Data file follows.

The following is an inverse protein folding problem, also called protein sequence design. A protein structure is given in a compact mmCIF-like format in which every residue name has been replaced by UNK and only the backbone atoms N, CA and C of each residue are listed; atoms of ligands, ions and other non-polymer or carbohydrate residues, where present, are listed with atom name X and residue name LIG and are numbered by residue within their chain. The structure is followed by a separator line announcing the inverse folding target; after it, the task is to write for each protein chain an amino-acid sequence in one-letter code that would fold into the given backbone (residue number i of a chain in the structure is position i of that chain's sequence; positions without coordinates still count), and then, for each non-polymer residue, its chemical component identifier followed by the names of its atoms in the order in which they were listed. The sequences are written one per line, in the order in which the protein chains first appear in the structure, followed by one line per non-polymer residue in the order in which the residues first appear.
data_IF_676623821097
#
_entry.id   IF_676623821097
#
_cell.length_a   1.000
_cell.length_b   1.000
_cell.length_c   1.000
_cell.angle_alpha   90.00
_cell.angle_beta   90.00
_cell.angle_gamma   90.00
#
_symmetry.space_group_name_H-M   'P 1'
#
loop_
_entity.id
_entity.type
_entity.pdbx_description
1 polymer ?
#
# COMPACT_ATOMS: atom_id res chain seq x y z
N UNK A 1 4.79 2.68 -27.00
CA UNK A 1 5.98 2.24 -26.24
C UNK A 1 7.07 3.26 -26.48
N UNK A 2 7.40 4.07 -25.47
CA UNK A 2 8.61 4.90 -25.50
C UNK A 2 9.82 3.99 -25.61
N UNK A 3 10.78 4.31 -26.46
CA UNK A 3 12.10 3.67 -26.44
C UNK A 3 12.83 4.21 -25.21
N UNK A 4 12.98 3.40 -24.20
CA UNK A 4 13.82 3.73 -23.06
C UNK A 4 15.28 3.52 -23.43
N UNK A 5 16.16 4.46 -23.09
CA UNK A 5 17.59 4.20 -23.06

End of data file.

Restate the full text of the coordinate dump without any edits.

The following is an inverse protein folding problem, also called protein sequence design. A protein structure is given in a compact mmCIF-like format in which every residue name has been replaced by UNK and only the backbone atoms N, CA and C of each residue are listed; atoms of ligands, ions and other non-polymer or carbohydrate residues, where present, are listed with atom name X and residue name LIG and are numbered by residue within their chain. The structure is followed by a separator line announcing the inverse folding target; after it, the task is to write for each protein chain an amino-acid sequence in one-letter code that would fold into the given backbone (residue number i of a chain in the structure is position i of that chain's sequence; positions without coordinates still count), and then, for each non-polymer residue, its chemical component identifier followed by the names of its atoms in the order in which they were listed. The sequences are written one per line, in the order in which the protein chains first appear in the structure, followed by one line per non-polymer residue in the order in which the residues first appear.
data_IF_676623821097
#
_entry.id   IF_676623821097
#
_cell.length_a   1.000
_cell.length_b   1.000
_cell.length_c   1.000
_cell.angle_alpha   90.00
_cell.angle_beta   90.00
_cell.angle_gamma   90.00
#
_symmetry.space_group_name_H-M   'P 1'
#
loop_
_entity.id
_entity.type
_entity.pdbx_description
1 polymer ?
#
# COMPACT_ATOMS: atom_id res chain seq x y z
N UNK A 1 4.79 2.68 -27.00
CA UNK A 1 5.98 2.24 -26.24
C UNK A 1 7.07 3.26 -26.48
N UNK A 2 7.40 4.07 -25.47
CA UNK A 2 8.61 4.90 -25.50
C UNK A 2 9.82 3.99 -25.61
N UNK A 3 10.78 4.31 -26.46
CA UNK A 3 12.10 3.67 -26.44
C UNK A 3 12.83 4.21 -25.21
N UNK A 4 12.98 3.40 -24.20
CA UNK A 4 13.82 3.73 -23.06
C UNK A 4 15.28 3.52 -23.43
N UNK A 5 16.16 4.46 -23.09
CA UNK A 5 17.59 4.20 -23.06